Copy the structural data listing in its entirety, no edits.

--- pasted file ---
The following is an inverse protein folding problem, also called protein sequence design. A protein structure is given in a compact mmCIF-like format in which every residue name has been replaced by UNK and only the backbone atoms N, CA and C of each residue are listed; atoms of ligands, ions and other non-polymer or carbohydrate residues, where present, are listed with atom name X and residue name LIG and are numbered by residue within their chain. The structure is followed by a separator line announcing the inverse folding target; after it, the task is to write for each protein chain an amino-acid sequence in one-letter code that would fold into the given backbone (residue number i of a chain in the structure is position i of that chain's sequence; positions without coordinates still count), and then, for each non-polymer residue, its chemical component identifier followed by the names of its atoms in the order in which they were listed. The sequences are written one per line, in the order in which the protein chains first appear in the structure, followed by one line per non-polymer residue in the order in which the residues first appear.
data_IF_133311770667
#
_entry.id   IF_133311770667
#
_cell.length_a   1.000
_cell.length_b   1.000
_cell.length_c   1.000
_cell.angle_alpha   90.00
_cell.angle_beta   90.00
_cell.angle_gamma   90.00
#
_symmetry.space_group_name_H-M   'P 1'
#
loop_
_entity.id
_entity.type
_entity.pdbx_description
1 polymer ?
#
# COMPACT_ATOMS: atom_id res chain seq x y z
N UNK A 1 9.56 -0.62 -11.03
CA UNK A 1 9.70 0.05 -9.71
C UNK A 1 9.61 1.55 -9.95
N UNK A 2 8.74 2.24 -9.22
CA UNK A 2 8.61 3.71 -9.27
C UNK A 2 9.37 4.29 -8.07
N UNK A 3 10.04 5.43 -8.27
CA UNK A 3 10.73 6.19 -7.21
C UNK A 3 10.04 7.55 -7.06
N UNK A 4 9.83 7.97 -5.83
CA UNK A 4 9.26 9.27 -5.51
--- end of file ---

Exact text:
The following is an inverse protein folding problem, also called protein sequence design. A protein structure is given in a compact mmCIF-like format in which every residue name has been replaced by UNK and only the backbone atoms N, CA and C of each residue are listed; atoms of ligands, ions and other non-polymer or carbohydrate residues, where present, are listed with atom name X and residue name LIG and are numbered by residue within their chain. The structure is followed by a separator line announcing the inverse folding target; after it, the task is to write for each protein chain an amino-acid sequence in one-letter code that would fold into the given backbone (residue number i of a chain in the structure is position i of that chain's sequence; positions without coordinates still count), and then, for each non-polymer residue, its chemical component identifier followed by the names of its atoms in the order in which they were listed. The sequences are written one per line, in the order in which the protein chains first appear in the structure, followed by one line per non-polymer residue in the order in which the residues first appear.
data_IF_133311770667
#
_entry.id   IF_133311770667
#
_cell.length_a   1.000
_cell.length_b   1.000
_cell.length_c   1.000
_cell.angle_alpha   90.00
_cell.angle_beta   90.00
_cell.angle_gamma   90.00
#
_symmetry.space_group_name_H-M   'P 1'
#
loop_
_entity.id
_entity.type
_entity.pdbx_description
1 polymer ?
#
# COMPACT_ATOMS: atom_id res chain seq x y z
N UNK A 1 9.56 -0.62 -11.03
CA UNK A 1 9.70 0.05 -9.71
C UNK A 1 9.61 1.55 -9.95
N UNK A 2 8.74 2.24 -9.22
CA UNK A 2 8.61 3.71 -9.27
C UNK A 2 9.37 4.29 -8.07
N UNK A 3 10.04 5.43 -8.27
CA UNK A 3 10.73 6.19 -7.21
C UNK A 3 10.04 7.55 -7.06
N UNK A 4 9.83 7.97 -5.83
CA UNK A 4 9.26 9.27 -5.51